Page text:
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8 December 2021
Climate models suggest the current La Nina weather pattern will persist until late summer or early autumn, the Bureau of Meteorology (BOM) says.
Last month, BOM declared the flood-inducing weather pattern was underway, potentially bringing more rainfall than usual this summer and above average numbers of tropical cyclones over the next few months.
The latest BOM Climate Driver Update report says La Nina is now firmly established in the tropical Pacific and it will possibly persist until March, bringing higher rainfall across much of northern and eastern Australia during summer.
Sea surface temperatures in the tropical Pacific have cooled to La Nina thresholds, with climate model outlooks expecting them to cool further and cloud and wind patterns indicating the atmosphere is responding to these changes in ocean temperatures.
“This feedback process is known as ‘coupling’, and it means La Nina conditions are now expected to be locked in until at least the end of summer,” BOM says.
Most El Nino–Southern Oscillation (ENSO) indicators show clear La Nina patterns, BOM says, though for 2021–22 to be considered a La Nina year the event must be sustained for at least three months.
BOM says in general, the models anticipate that this La Nina will be short-lived and of weak to moderate strength, though there is some variation between models in predicted peak strength.
“The strength of an event doesn't necessarily equal the strength of its effect,” BOM says. “Regardless of whether La Nina thresholds are sustained for three months or for a shorter period, the presence of La Nina-like patterns in the Pacific increases the chances of above-average rainfall for northern and eastern Australia during spring and the coming summer.”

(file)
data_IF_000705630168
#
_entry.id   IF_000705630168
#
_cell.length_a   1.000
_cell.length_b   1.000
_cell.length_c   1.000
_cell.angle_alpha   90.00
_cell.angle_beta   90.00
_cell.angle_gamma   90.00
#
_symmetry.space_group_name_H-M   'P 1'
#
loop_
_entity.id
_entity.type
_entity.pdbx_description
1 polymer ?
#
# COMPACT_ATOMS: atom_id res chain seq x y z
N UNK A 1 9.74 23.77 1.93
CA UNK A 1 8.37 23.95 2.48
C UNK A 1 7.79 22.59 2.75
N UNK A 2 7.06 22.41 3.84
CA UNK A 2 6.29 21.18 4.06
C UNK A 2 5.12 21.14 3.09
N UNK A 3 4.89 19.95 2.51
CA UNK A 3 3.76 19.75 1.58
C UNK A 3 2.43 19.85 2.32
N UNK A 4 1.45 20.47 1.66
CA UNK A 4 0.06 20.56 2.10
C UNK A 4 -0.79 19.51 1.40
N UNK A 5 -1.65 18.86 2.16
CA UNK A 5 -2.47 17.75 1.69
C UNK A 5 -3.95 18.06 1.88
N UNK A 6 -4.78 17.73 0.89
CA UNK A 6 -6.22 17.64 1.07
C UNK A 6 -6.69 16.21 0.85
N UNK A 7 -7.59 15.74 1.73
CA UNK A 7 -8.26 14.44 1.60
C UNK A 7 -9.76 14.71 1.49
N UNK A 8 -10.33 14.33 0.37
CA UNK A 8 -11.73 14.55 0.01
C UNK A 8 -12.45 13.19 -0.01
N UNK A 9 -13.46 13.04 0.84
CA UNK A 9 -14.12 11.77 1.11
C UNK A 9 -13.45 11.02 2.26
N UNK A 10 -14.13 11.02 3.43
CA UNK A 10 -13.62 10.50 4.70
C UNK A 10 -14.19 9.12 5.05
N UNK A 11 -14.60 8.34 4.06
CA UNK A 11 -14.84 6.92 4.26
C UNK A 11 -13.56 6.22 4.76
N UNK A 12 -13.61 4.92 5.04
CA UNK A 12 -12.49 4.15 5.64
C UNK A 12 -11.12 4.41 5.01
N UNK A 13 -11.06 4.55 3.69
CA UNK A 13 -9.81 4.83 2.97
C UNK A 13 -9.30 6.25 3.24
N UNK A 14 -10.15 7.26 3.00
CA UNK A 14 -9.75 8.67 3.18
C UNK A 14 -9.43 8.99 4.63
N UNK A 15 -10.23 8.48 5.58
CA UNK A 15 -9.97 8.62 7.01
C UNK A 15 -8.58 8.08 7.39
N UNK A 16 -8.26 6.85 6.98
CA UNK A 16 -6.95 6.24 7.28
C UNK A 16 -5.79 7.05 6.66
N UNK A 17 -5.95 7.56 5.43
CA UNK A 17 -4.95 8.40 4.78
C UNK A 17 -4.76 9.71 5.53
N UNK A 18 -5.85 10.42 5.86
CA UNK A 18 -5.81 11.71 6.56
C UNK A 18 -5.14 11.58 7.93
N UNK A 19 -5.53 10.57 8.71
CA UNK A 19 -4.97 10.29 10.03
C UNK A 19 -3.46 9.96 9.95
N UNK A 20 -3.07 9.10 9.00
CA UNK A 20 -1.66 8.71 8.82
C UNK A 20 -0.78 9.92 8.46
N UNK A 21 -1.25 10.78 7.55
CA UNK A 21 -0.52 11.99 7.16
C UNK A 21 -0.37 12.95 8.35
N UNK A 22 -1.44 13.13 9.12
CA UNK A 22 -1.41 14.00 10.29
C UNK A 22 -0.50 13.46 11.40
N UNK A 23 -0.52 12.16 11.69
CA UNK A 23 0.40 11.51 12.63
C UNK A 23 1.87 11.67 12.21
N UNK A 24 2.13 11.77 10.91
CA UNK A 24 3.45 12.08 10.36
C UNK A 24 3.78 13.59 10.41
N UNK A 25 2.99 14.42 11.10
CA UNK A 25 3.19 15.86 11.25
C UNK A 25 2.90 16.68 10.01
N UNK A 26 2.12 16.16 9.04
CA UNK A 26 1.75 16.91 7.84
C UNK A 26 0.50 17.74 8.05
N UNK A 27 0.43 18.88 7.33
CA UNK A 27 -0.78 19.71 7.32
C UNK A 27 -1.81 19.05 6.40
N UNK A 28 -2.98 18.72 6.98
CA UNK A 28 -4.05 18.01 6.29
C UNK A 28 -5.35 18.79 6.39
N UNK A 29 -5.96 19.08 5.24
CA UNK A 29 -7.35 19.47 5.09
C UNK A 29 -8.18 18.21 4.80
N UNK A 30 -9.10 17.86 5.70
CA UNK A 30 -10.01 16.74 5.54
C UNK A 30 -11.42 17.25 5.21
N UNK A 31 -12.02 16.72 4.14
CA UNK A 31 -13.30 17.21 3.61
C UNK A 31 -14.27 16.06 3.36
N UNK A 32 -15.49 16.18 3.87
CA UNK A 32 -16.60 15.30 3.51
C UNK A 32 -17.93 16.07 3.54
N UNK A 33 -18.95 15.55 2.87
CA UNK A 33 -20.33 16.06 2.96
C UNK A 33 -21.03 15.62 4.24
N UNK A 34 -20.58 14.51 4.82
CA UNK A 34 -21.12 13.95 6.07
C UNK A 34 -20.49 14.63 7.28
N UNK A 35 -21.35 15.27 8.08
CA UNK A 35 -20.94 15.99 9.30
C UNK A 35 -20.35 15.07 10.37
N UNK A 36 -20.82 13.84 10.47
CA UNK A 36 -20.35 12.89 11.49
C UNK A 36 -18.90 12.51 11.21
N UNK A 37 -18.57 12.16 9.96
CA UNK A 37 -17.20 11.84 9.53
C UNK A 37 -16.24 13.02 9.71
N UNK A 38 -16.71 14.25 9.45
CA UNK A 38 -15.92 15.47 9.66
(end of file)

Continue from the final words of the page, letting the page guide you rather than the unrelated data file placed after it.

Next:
All seven international climate models surveyed by BOM anticipate further cooling of tropical Pacific sea surface temperatures and indicate La Nina thresholds are likely to be met during December and January. Three models continue the event into February but by March only one model continues to meet the threshold.
The Madden–Julian Oscillation (MJO) is forecast to progress eastwards across the western Pacific over the coming fortnight, increasing the chance that the monsoon will develop in the Australian region in the next week or two - a little earlier than normal.
BOM says Australia's climate has warmed by around 1.44°C since 1910 and in recent decades there has been a trend towards a greater proportion of rainfall from high intensity, short duration rainfall events, especially across northern Australia.
The next update is to be published on December 21.